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The Defense Doctrine of Assumption of Risk: An Eleven Year Old Participating In Voluntary Judo Classes Assumed the Risk of Fracturing His Ankle

August 7, 2013 • Posted By Omar Chaudhry • Complex Litigation

In Morales v. Longview Academy of Extreme Martial Arts, (101999/11,) an eleven year old judo student sustained a fractured ankle when a senior judo student, who was older, taller, and heavier, performed a foot sweep, a judo technique, to the side of the minor’s foot.   The plaintiff argued that his injuries resulted solely from the defendant’s negligent supervision of the judo class. The court disagreed noting that the plaintiff failed to make out a case for lack of supervision.  The Supreme Court, Richmond County granted the defendant’s motion for summary judgment, thereby, dismissing the plaintiff’s complaint pursuant to CPLR 3212. 

The court reasoned that in a sports related personal injury case, assumption of risk dictates the amount of duty owed by the owner.  When the doctrine of assumption of risk is raised by defendants, the plaintiff can defeat the defense only by establishing that the defendant has failed to prove one of the required elements of assumption of risk.   The doctrine will not apply if the injury-causing defect or danger is not known or obvious to the plaintiff, is not an inherent risk of the sport, or if plaintiff was not capable of comprehending the risk due to age, experience, or mental capacity.  See Henig v. Hofstra University, 160 A.D.2d 761 (2d Dep’t 1990) (question of fact whether hole in field was typical of football field terrain), see also Deangelis v. Izzo, 192 A.D.2d (3d Dep’t 1993) (a beginner karate student did not necessarily assume risk of injury given the limited amount of instruction and preparation).  

Henig and Deangelis are distinguishable from the case at hand.   In Morales v. Longview Academy, the risk of injury was reasonably foreseeable and the plaintiff had six years of experience in judo.   The plaintiff, an eleven year old student, began judo training at the age of five.  During his six years of judo training, he also participated in mixed martial arts, kickboxing, and grappling, a form of combat wrestling.   Therefore, unlike a beginner judo student who typically has limited instruction and preparation, the plaintiff in Morales had six years of judo experience that exposed him to risks that were known, apparent, or reasonably foreseeable to him. 

As the court surmised, “by engaging in sport, a participant consents to those commonly appreciated risks which are inherent in and arise out of the nature of the sport that generally flow from such participation.”  The Supreme Court concluded that the father of the judo student should have known that his son could be injured while playing a contact sport.  Whenever a person participates in any sporting event, there is always a chance that the participant could be injured.  “The chance that the participant could be injured is a risk that he or she must be aware of before engaging in any sporting activity, especially the martial arts.”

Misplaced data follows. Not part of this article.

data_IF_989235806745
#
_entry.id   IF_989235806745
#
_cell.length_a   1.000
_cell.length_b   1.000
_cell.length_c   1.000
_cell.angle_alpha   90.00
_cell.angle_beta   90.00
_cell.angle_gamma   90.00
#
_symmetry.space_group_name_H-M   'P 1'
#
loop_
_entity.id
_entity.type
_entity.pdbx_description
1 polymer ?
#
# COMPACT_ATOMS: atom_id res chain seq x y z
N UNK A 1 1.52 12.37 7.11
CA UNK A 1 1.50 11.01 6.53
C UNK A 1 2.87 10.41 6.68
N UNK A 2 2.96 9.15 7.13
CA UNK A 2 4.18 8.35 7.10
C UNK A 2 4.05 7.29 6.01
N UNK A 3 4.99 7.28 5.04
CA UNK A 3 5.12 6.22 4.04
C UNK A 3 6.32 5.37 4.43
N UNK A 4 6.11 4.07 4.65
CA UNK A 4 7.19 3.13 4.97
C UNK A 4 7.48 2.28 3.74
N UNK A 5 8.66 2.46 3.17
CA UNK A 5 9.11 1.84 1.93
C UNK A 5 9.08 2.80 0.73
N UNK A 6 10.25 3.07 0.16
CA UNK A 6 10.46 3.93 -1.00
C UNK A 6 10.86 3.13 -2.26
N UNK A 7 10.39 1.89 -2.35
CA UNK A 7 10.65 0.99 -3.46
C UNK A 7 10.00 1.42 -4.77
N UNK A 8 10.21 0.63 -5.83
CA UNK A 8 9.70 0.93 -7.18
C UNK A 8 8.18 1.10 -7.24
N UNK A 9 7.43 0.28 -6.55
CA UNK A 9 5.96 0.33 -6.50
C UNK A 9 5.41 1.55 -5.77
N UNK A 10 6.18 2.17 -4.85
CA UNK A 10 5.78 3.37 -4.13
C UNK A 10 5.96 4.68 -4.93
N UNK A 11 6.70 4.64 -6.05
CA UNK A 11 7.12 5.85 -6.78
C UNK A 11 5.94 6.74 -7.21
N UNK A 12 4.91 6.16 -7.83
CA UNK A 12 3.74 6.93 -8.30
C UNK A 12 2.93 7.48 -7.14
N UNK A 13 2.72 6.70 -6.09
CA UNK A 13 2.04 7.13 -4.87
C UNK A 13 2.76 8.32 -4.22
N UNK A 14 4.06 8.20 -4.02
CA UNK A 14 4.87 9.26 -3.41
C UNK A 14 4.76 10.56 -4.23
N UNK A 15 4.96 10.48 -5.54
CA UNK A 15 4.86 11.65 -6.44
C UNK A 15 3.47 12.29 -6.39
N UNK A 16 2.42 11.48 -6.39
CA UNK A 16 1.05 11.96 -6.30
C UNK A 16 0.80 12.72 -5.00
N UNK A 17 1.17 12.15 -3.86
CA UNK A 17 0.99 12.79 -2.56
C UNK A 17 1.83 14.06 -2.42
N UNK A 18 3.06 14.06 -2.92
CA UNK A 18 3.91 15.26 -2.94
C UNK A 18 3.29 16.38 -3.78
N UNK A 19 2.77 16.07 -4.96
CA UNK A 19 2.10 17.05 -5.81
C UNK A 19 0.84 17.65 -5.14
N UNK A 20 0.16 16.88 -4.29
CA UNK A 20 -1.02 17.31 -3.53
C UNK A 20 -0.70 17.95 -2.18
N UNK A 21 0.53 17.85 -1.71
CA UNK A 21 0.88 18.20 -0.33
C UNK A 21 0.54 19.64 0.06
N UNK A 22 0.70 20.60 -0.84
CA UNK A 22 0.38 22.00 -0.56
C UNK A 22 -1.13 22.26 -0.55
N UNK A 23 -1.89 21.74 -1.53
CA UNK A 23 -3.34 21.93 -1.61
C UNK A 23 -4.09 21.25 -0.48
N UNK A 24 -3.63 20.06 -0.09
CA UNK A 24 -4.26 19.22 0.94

The Supreme Court dismissed the plaintiff’s theories that the defendant was negligent in pairing the 11 year old with a senior judo student (age 17 and older) and in supervising the sparring between the two “mismatched” students.  The plaintiff argued that judo contestants participating in Regional, National, or International Judo Competitions are matched by age, weight class, sex, and belt rank.  Therefore, the defendant was negligent in pairing a minor judo student with an adult judo student.  The court disagreed and it relied on the affidavit of a defense witness, George Pasiuk, who has over fifty years’ experience in the field of judo.  In his affidavit, Mr. Pasiuk, testified that in the art of judo, it is permissible to pair a minor judo student with an adult judo student, and that there is no standard of care, rule, regulation, or accepted practice in judo to pair students on the basis of height, weight, age, or experience for the purposes of engaging in drills.  Therefore, defendant was not negligent in paring an eleven year old student with an adult judo student for the purposes of training.

Next, the Court turned to the plaintiff’s allegations of negligent supervision of the judo class.  Sensei Salvatore Croce had more than sufficient training to run the judo class, because the Sensei was a second degree black belt and a Master Champion.  The Sensei was standing on the side of the mat, observing the two judo students train on the mat.  In the normal course of training, the senior judo student performed a common maneuver, a foot sweep, which struck the plaintiff to the side of the foot and caused the plaintiff’s ankle to fracture.   The Supreme Court reasoned that even if the Sensei was standing right next to the two students, the Sensei could not have prevented the injury to plaintiff.  By pairing these two students together and watching them train, the Sensei did not unreasonably increase the risk associated with participating in judo training.  Therefore, the defendant was not negligent in supervising the judo class.

The justification of holding that the plaintiff has assumed the risks of judo is that in such high risk activities, the risks are obvious to an experienced plaintiff and inherent to the activity of judo.  The plaintiff willingly assumes the risk of injury as the price of participating in the activity of judo, and his only expectation is that the defendant exercise care to make the conditions as safe as they appear to be.  See Turcotte v. Fell, 68 N.Y.2d 432 (1986), see also Morgan v. State, 90 N.Y.2d 471, 484 (1997).   As the Morales court bluntly stated, “Judo is a contact sport.”  The Morales court concluded that the plaintiff, an experienced judo student, should have known of the possibility that he could be injured while participating in the judo class.